PRESIDENT CLINTON's foreign policy has suffered some disappointments in big places: Russia comes to mind. But it also has suffered in small places, which is in a way still more humiliating. The roster of small but excruciating setbacks is headed by Haiti.
In 1994, 20,000 American troops landed on this dirt-poor patch of the Caribbean, promising to restore democracy. During the ensuing five years, troops remained there at an annual cost of $20 million to American taxpayers, and Haiti became the top Latin American recipient of U.S. development aid. Yet it now seems that the world's only superpower has had remarkably little impact on this micropower of 7 million people. With an air of resignation, the administration recently let it be known that the U.S. garrison in Haiti would be closed by the end of the year.
There is no easy explanation for this debacle. Critics of the administration's pro-democracy diplomacy sometimes have accused it of focusing too much on elections and not enough on the civic institutions that underpin democracy. This is not the case in Haiti. America, along with other foreign donors, has trained a new police force, but vigilantes still reign. America has trained lawyers and judges, but there are still few fair trials. America has strained to reduce corruption by reforming the civil service. But corruption remains fabulous, and much of it is said to be run by the man whom American troops returned to the presidency, Jean-Bertrand Aristide.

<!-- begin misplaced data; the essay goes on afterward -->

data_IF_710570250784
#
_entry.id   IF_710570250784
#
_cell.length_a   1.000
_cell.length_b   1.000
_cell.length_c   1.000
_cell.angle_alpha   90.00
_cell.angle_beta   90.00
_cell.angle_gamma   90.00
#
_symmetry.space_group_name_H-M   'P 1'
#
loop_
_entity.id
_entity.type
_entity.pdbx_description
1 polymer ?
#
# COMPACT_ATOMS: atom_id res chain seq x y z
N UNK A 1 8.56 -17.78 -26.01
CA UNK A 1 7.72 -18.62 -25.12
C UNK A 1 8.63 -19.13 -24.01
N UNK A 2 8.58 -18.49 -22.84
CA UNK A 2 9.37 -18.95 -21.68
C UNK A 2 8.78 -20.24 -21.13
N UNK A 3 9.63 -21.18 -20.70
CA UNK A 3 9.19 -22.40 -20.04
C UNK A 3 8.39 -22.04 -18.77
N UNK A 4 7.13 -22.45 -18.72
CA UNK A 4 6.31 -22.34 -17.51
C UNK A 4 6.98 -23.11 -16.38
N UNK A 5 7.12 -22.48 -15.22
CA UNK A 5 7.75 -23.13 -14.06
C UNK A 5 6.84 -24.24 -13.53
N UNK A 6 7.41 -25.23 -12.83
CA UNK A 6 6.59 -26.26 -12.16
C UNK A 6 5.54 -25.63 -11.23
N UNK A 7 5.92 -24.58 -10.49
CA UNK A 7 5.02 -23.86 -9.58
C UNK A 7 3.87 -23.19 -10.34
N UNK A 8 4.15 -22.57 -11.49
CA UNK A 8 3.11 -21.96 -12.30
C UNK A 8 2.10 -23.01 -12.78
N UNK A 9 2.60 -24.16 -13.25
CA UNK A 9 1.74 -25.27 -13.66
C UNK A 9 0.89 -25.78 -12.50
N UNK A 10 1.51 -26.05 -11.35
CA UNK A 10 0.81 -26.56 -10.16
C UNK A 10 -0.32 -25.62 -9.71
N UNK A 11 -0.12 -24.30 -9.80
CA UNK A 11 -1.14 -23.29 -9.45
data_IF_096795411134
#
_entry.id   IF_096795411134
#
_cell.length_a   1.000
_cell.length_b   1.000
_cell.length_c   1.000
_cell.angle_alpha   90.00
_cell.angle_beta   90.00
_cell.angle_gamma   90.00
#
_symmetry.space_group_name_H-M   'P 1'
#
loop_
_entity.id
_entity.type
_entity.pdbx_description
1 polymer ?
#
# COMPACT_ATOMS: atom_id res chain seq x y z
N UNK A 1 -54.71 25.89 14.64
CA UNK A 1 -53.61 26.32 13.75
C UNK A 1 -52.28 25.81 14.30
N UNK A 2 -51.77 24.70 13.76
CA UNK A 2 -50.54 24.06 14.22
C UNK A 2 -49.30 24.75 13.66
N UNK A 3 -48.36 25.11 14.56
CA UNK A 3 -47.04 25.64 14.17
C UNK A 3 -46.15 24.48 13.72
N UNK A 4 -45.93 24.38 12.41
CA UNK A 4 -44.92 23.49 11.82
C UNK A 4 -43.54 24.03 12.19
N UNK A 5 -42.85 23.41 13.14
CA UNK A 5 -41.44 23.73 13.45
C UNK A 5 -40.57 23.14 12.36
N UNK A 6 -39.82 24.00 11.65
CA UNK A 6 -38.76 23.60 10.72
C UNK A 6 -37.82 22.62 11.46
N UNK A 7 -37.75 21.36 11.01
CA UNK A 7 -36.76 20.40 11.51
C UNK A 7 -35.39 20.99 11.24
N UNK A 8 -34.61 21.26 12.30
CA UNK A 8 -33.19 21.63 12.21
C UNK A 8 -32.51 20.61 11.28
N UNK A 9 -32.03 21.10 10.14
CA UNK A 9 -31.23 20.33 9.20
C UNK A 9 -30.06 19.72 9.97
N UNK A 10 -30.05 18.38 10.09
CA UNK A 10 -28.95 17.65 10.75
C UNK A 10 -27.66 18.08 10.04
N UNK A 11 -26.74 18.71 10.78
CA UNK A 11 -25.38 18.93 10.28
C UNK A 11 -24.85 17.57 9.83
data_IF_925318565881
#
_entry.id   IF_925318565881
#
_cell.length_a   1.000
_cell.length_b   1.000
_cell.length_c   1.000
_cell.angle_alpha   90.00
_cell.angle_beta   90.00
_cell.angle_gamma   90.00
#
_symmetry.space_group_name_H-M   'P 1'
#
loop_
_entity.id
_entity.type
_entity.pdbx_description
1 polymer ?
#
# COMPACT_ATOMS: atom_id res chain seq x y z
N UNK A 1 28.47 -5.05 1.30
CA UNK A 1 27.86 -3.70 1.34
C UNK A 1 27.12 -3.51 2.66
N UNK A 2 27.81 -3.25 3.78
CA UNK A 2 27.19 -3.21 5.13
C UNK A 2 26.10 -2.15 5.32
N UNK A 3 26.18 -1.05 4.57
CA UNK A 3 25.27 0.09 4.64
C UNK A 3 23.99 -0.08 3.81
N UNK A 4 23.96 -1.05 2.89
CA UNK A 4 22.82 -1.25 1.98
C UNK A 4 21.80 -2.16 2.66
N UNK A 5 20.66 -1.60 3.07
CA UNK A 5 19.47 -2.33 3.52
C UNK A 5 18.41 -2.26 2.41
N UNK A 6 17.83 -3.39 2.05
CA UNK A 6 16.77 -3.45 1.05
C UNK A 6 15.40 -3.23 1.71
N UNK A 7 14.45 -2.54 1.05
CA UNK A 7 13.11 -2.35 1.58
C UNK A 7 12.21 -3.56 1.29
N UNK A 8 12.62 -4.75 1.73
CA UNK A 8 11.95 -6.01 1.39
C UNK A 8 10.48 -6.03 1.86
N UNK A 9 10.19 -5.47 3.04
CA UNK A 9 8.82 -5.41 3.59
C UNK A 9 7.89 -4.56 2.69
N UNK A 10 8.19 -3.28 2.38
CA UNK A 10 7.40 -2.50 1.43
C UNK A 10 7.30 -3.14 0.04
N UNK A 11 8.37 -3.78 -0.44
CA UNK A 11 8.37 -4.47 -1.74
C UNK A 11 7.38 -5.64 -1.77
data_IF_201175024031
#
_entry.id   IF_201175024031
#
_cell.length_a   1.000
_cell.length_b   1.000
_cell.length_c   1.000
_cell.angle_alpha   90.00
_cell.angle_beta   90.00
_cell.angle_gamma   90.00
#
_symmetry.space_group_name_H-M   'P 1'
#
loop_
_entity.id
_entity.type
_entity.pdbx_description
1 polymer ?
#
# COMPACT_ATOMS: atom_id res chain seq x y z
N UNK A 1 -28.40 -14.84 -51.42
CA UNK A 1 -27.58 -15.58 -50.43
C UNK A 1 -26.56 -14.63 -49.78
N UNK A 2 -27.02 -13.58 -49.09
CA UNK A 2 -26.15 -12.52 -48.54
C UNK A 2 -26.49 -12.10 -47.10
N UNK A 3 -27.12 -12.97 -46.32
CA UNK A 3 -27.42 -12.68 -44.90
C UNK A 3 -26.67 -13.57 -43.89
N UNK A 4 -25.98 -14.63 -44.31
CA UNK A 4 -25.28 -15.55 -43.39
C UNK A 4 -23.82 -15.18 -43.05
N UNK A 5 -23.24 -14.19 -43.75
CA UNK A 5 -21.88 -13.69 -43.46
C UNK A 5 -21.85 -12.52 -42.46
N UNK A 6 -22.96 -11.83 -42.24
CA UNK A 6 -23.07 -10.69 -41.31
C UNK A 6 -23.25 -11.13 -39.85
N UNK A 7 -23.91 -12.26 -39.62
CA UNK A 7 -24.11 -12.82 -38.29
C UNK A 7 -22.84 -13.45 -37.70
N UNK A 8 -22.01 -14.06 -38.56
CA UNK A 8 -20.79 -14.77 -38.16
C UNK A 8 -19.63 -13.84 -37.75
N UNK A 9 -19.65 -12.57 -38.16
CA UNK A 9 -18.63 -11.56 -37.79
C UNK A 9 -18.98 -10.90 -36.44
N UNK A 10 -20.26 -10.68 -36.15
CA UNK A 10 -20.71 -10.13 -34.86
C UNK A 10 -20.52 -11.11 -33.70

America also did try to promote elections, and in 1995 a successor to Mr. Aristide was voted into office, marking Haiti's first democratic transition from one president to the next. But even in the electoral sphere the record is depressing. Observers reported that cheating in 1995 was more prevalent than in 1990, before the American invasion. Turn out was down, and it did not pick up for the 1997 parliamentary vote. Another parliamentary election, due this November, may not be held. Formally, power resides with President Rene Preval, the winner of the 1995 election. But Mr. Preval is thought to do Mr. Aristide's bidding, and his democratic credentials were undermined when he dissolved parliament in January and started to rule by decree.
Does Haiti teach a lesson? Some will argue that America should give up on pro-democracy intervention. The Pentagon and its congressional sympathizers declare that the military should not be called upon to do what they regard as "social work," which saps preparedness for proper wars. Given the scant returns on the investment in Haiti, this view cannot be dismissed. And yet America should not turn its back on this and other trouble spots. If the humanitarian intervention is undermining military preparedness, that is an argument for giving the Pentagon more resources, not for pulling the plug on post-Cold War missions of this kind.
Building democracy in a place such as Haiti is a long-term project. It should not be a surprise that, after five years of U.S. effort, Haiti has advanced only modestly. Given time, more advance is possible, but only if basic physical security for democrats can be ensured. In June the International Republican Institute, a nongovernmental organization that seeks to promote democracy, pulled out of Haiti after 10 years of effort there. Now the U.S. troop withdrawal raises the threat of more such departures. In the absence of military social workers, Haiti may backslide, until a new disaster triggers a fresh wave of boat people headed for Florida -- and worse.